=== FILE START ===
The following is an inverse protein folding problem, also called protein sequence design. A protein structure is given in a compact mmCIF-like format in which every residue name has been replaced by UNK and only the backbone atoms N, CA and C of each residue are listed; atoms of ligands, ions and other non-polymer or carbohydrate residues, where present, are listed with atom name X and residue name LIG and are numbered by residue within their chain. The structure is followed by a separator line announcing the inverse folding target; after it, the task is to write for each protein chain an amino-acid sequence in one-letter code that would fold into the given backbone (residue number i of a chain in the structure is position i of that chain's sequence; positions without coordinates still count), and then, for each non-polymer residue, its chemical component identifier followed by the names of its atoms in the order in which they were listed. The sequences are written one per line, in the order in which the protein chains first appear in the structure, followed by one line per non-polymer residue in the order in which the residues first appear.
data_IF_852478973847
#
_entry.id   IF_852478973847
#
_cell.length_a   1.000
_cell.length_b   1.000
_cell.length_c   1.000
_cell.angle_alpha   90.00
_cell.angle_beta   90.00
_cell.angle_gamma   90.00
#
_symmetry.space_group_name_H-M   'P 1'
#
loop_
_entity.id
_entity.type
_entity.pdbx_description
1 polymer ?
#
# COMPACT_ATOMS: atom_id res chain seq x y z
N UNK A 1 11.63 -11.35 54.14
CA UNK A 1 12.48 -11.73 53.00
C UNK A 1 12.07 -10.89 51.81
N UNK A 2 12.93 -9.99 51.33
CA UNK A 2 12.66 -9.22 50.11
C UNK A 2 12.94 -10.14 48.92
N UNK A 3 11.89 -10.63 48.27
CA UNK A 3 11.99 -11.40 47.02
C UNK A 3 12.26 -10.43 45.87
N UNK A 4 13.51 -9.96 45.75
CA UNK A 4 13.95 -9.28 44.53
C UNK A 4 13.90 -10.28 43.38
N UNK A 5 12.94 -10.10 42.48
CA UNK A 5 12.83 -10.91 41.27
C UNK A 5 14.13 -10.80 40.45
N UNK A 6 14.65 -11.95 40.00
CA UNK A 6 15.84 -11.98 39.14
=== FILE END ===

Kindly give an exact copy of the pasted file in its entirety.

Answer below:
The following is an inverse protein folding problem, also called protein sequence design. A protein structure is given in a compact mmCIF-like format in which every residue name has been replaced by UNK and only the backbone atoms N, CA and C of each residue are listed; atoms of ligands, ions and other non-polymer or carbohydrate residues, where present, are listed with atom name X and residue name LIG and are numbered by residue within their chain. The structure is followed by a separator line announcing the inverse folding target; after it, the task is to write for each protein chain an amino-acid sequence in one-letter code that would fold into the given backbone (residue number i of a chain in the structure is position i of that chain's sequence; positions without coordinates still count), and then, for each non-polymer residue, its chemical component identifier followed by the names of its atoms in the order in which they were listed. The sequences are written one per line, in the order in which the protein chains first appear in the structure, followed by one line per non-polymer residue in the order in which the residues first appear.
data_IF_852478973847
#
_entry.id   IF_852478973847
#
_cell.length_a   1.000
_cell.length_b   1.000
_cell.length_c   1.000
_cell.angle_alpha   90.00
_cell.angle_beta   90.00
_cell.angle_gamma   90.00
#
_symmetry.space_group_name_H-M   'P 1'
#
loop_
_entity.id
_entity.type
_entity.pdbx_description
1 polymer ?
#
# COMPACT_ATOMS: atom_id res chain seq x y z
N UNK A 1 11.63 -11.35 54.14
CA UNK A 1 12.48 -11.73 53.00
C UNK A 1 12.07 -10.89 51.81
N UNK A 2 12.93 -9.99 51.33
CA UNK A 2 12.66 -9.22 50.11
C UNK A 2 12.94 -10.14 48.92
N UNK A 3 11.89 -10.63 48.27
CA UNK A 3 11.99 -11.40 47.02
C UNK A 3 12.26 -10.43 45.87
N UNK A 4 13.51 -9.96 45.75
CA UNK A 4 13.95 -9.28 44.53
C UNK A 4 13.90 -10.28 43.38
N UNK A 5 12.94 -10.10 42.48
CA UNK A 5 12.83 -10.91 41.27
C UNK A 5 14.13 -10.80 40.45
N UNK A 6 14.65 -11.95 40.00
CA UNK A 6 15.84 -11.98 39.14